Third, pending current cohort size, a limited number of students from other academic institutions may be eligible to transfer directly into the Occupational Science major if the if they have completed 12 or more credits, maintained a cumulative GPA of 3.00 (based on a 4.00 scale) or greater, complete an application that includes a written essay, and conduct an in-person interview with an Occupational Science and Occupational Therapy Division faculty member. No more than 35 credits completed within the last 5 years could be transferred into the general education requirements required of an Occupational Science major.
Requirements for Entry into Occupational Therapy Program
Occupational Science majors are guaranteed entry into the Occupational Therapy Program the summer after their junior year if the following criteria are met:
- Cumulative undergraduate GPA of 3.00 or greater.
- Prerequisite courses (General Psychology, Abnormal Psychology, Developmental Psychology, Sociology, Anatomy and Physiology I and II with lab, and Statistics) combined GPA of 3.0 or greater and earn a “C” or better in all non-prerequisite courses.
- Completed and documented 50 hours or more of occupational therapy observation beginning in the fall of their freshman year to the spring of their junior year.
- Attest to being able to meet the essential functions of occupational therapy practice:
- Observational skills: utilizing senses to identify and define problems that may arise.
- Communication skills: read, speak, and write in English at the college level.
- Assimilate information: demonstrate the mental capacity to understand, problem solve, and make judgements in order to promote safety.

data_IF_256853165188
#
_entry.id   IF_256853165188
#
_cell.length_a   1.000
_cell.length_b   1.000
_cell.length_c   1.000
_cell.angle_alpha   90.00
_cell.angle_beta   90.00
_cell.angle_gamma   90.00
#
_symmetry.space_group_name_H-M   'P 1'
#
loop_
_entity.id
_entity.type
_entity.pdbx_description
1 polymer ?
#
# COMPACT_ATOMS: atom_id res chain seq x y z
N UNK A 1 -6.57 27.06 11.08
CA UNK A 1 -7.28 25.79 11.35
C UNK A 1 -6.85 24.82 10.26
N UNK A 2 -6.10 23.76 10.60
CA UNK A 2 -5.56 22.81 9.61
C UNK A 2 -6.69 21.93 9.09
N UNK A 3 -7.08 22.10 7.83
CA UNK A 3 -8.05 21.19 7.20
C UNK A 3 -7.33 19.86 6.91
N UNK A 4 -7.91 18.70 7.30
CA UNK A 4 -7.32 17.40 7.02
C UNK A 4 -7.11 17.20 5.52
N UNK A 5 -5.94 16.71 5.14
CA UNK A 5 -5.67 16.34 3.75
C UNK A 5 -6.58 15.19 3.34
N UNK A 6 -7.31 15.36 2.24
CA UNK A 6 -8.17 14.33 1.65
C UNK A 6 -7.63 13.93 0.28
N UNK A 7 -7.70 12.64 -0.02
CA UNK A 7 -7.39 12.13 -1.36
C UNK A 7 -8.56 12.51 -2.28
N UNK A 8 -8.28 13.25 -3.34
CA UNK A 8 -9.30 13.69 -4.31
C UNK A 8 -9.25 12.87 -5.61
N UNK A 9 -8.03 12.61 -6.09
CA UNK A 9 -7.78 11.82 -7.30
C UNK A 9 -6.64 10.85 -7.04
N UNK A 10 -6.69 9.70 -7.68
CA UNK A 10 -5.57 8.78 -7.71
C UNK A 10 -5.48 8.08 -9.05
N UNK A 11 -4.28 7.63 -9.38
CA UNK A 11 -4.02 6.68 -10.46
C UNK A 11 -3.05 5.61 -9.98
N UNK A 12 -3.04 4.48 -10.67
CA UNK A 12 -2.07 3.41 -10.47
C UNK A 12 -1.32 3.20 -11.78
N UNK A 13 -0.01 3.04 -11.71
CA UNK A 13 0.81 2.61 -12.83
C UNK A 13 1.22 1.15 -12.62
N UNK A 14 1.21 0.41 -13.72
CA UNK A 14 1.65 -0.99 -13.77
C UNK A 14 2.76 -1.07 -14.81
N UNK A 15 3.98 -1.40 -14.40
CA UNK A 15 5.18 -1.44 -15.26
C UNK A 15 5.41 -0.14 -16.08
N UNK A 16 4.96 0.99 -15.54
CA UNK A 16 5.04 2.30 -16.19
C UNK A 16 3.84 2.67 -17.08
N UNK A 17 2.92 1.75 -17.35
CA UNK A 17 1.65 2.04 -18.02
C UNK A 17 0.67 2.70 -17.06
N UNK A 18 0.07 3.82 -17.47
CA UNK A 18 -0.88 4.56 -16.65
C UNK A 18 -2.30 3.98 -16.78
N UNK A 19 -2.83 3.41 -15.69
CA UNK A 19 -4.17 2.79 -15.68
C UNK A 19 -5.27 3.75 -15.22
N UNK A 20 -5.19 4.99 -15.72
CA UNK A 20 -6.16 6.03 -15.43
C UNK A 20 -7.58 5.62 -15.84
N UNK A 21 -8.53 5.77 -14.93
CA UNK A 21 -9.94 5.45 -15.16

- Sensory and motor skills: able to participate in physical activity that can include continuous sitting, standing, walking, bending, reaching, pulling, lifting, stooping, kneeling, crawling, and performing medium work such as exerting up to 50 pounds of force occasionally, and/or up to 20 pounds of force frequently, and/or up to 10 pounds of force constantly to move objects.
- Social skills: interacting with others in a professional, courteous, and collaborative manner while using good judgment for confidentiality.
- Professionalism: demonstrate mature and professional behaviors with other students, faculty, colleagues and clients on fieldwork. Includes an openness to receive mentor feedback about academic or fieldwork performance and adherence to academic and fieldwork policies and procedures.
In September 2016, we declared our intent to develop a new MSOT program to meet the growing demand for qualified occupational therapists. We are currently recognized as an “Applicant Program” with the Accreditation Council for Occupational Therapy Education (ACOTE ®) of the American Occupational Therapy Association (AOTA). Our entry-level Occupational Therapy Master’s degree program has applied for accreditation by the Accreditation Council for Occupational Therapy Education (ACOTE®) of the American Occupational Therapy Association (AOTA), located at 4720 Montgomery Lane, Suite 200, Bethesda, MD 20814-3449. ACOTE®’s telephone number c/o AOTA is (301) 652-AOTA and its Web address is www.acoteonline.org. Our MSOT program must be granted Candidacy Status, have a pre-accreditation review, complete an on-site evaluation, and be granted Accreditation Status before its graduates will be eligible to sit for the national certification examination for the occupational therapist administered by the National Board for Certification in Occupational Therapy (NBCOT®). After successful completion of this exam, graduates will be an Occupational Therapist, Registered (OTR®). In addition, all states require licensure in order to practice; however, state licenses are usually based on the results of the NBCOT® Certification Examination. A felony conviction may affect a graduate’s ability to sit for the NBCOT® certification examination or attain state licensure. For more information on the steps towards our accreditation, please visit our MSOT degree page.